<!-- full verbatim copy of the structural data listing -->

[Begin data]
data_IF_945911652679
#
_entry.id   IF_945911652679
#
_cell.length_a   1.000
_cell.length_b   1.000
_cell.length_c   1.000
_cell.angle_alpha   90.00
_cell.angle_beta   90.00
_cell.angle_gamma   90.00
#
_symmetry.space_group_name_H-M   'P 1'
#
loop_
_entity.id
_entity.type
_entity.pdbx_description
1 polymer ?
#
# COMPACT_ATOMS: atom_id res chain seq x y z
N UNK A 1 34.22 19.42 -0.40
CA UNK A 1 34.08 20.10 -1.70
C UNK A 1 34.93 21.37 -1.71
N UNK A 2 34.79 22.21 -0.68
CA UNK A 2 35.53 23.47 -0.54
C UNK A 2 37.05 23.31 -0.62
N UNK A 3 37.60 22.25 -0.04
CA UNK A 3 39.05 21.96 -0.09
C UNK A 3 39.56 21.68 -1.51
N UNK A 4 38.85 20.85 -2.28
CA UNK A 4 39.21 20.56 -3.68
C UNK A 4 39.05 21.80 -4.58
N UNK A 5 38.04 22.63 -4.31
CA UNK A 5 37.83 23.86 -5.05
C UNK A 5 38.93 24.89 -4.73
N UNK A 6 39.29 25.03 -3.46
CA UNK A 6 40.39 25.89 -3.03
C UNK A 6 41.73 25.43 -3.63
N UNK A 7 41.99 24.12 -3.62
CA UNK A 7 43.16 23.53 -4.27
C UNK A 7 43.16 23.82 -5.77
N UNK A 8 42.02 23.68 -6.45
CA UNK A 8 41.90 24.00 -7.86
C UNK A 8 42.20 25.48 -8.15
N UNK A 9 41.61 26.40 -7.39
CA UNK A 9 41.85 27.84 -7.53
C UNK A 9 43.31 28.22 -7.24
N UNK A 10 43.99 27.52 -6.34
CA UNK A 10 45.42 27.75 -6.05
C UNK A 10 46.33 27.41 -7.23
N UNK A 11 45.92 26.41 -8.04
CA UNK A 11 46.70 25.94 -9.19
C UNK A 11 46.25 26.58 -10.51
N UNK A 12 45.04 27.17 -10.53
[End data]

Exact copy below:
data_IF_945911652679
#
_entry.id   IF_945911652679
#
_cell.length_a   1.000
_cell.length_b   1.000
_cell.length_c   1.000
_cell.angle_alpha   90.00
_cell.angle_beta   90.00
_cell.angle_gamma   90.00
#
_symmetry.space_group_name_H-M   'P 1'
#
loop_
_entity.id
_entity.type
_entity.pdbx_description
1 polymer ?
#
# COMPACT_ATOMS: atom_id res chain seq x y z
N UNK A 1 34.22 19.42 -0.40
CA UNK A 1 34.08 20.10 -1.70
C UNK A 1 34.93 21.37 -1.71
N UNK A 2 34.79 22.21 -0.68
CA UNK A 2 35.53 23.47 -0.54
C UNK A 2 37.05 23.31 -0.62
N UNK A 3 37.60 22.25 -0.04
CA UNK A 3 39.05 21.96 -0.09
C UNK A 3 39.56 21.68 -1.51
N UNK A 4 38.85 20.85 -2.28
CA UNK A 4 39.21 20.56 -3.68
C UNK A 4 39.05 21.80 -4.58
N UNK A 5 38.04 22.63 -4.31
CA UNK A 5 37.83 23.86 -5.05
C UNK A 5 38.93 24.89 -4.73
N UNK A 6 39.29 25.03 -3.46
CA UNK A 6 40.39 25.89 -3.03
C UNK A 6 41.73 25.43 -3.63
N UNK A 7 41.99 24.12 -3.62
CA UNK A 7 43.16 23.53 -4.27
C UNK A 7 43.16 23.82 -5.77
N UNK A 8 42.02 23.68 -6.45
CA UNK A 8 41.90 24.00 -7.86
C UNK A 8 42.20 25.48 -8.15
N UNK A 9 41.61 26.40 -7.39
CA UNK A 9 41.85 27.84 -7.53
C UNK A 9 43.31 28.22 -7.24
N UNK A 10 43.99 27.52 -6.34
CA UNK A 10 45.42 27.75 -6.05
C UNK A 10 46.33 27.41 -7.23
N UNK A 11 45.92 26.41 -8.04
CA UNK A 11 46.70 25.94 -9.19
C UNK A 11 46.25 26.58 -10.51
N UNK A 12 45.04 27.17 -10.53